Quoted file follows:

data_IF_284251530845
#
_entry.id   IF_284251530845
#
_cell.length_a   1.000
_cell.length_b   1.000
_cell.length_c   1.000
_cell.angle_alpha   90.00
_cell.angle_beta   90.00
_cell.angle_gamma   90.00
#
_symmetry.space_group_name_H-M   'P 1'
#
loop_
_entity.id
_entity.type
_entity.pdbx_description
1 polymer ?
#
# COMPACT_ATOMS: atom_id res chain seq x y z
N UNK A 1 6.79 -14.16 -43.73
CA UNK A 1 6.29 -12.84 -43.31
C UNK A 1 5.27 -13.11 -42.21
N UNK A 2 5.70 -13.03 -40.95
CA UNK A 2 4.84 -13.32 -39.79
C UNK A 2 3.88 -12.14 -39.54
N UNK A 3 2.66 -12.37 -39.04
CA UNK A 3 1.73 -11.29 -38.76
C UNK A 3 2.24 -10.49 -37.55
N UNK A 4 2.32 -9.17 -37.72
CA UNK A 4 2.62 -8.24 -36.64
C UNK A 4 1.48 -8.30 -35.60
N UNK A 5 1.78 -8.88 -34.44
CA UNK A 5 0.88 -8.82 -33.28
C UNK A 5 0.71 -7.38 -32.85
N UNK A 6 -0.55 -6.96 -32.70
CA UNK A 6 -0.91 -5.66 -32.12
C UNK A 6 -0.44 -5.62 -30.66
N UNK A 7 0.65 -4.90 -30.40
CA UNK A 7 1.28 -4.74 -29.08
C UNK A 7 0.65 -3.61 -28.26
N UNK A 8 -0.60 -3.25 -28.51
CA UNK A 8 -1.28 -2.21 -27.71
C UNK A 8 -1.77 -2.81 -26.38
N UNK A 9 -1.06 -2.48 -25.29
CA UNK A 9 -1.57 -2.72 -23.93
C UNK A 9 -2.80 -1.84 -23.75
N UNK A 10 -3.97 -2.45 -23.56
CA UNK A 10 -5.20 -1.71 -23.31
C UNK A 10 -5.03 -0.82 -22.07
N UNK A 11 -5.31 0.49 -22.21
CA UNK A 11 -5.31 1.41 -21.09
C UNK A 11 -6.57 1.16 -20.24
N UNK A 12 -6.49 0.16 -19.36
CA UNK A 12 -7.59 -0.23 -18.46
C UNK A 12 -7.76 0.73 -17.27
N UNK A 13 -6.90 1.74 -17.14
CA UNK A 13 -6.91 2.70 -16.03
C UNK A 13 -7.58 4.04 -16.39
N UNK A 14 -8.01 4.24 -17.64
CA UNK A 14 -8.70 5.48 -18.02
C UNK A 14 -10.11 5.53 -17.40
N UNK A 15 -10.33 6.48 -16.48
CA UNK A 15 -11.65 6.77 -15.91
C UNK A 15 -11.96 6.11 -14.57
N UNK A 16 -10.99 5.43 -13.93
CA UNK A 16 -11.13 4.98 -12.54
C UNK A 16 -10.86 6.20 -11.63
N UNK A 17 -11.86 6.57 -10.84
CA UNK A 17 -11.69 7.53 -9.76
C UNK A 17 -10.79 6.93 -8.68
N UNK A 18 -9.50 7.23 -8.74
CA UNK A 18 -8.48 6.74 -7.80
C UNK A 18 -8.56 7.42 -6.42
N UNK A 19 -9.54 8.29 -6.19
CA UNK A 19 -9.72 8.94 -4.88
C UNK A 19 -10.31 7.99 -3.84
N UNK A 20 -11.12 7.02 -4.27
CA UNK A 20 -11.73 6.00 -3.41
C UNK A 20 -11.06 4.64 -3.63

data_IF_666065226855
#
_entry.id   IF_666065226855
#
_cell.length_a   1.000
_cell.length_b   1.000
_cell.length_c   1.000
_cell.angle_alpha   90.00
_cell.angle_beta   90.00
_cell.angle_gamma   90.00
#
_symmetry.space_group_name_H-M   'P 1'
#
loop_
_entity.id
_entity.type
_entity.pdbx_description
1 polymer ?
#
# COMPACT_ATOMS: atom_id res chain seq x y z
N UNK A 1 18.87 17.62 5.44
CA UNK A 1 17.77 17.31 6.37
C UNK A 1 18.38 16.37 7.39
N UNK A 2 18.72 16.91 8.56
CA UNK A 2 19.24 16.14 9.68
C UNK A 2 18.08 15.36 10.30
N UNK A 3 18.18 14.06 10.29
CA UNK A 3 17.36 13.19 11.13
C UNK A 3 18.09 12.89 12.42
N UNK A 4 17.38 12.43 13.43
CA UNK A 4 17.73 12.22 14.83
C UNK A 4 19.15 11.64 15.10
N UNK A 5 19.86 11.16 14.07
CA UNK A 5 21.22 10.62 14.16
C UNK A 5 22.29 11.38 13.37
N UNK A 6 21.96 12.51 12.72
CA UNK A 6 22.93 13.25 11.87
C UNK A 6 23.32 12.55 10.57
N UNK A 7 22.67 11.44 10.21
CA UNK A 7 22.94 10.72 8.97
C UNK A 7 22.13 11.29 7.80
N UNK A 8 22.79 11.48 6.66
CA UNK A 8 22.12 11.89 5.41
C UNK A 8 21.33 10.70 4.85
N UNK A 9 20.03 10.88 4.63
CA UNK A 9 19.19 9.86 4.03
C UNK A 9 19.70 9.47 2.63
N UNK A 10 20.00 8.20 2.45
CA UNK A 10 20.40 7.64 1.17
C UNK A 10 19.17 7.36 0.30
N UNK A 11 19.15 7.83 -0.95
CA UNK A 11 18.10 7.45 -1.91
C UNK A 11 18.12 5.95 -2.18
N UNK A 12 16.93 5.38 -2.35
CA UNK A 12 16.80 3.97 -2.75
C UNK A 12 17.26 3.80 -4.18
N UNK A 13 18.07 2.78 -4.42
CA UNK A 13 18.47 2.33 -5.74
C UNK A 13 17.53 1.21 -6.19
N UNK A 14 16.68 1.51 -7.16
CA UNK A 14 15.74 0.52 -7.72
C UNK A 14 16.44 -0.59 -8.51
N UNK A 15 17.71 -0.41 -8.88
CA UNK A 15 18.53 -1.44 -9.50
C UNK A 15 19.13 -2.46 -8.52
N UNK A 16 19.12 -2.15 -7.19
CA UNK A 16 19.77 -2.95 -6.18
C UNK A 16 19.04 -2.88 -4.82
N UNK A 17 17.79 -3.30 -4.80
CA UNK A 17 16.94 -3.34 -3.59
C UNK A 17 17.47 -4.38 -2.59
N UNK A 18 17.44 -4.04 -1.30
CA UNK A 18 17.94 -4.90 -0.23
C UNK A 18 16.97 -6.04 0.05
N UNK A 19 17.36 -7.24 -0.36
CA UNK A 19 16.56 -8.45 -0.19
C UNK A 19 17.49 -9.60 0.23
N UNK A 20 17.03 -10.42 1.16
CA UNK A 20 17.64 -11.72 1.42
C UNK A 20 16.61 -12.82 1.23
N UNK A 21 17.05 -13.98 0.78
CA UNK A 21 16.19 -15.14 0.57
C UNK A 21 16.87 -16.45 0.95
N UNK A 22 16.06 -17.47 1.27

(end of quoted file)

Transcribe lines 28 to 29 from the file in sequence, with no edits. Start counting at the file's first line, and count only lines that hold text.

CA UNK A 3 1.73 -11.29 -38.76
C UNK A 3 2.24 -10.49 -37.55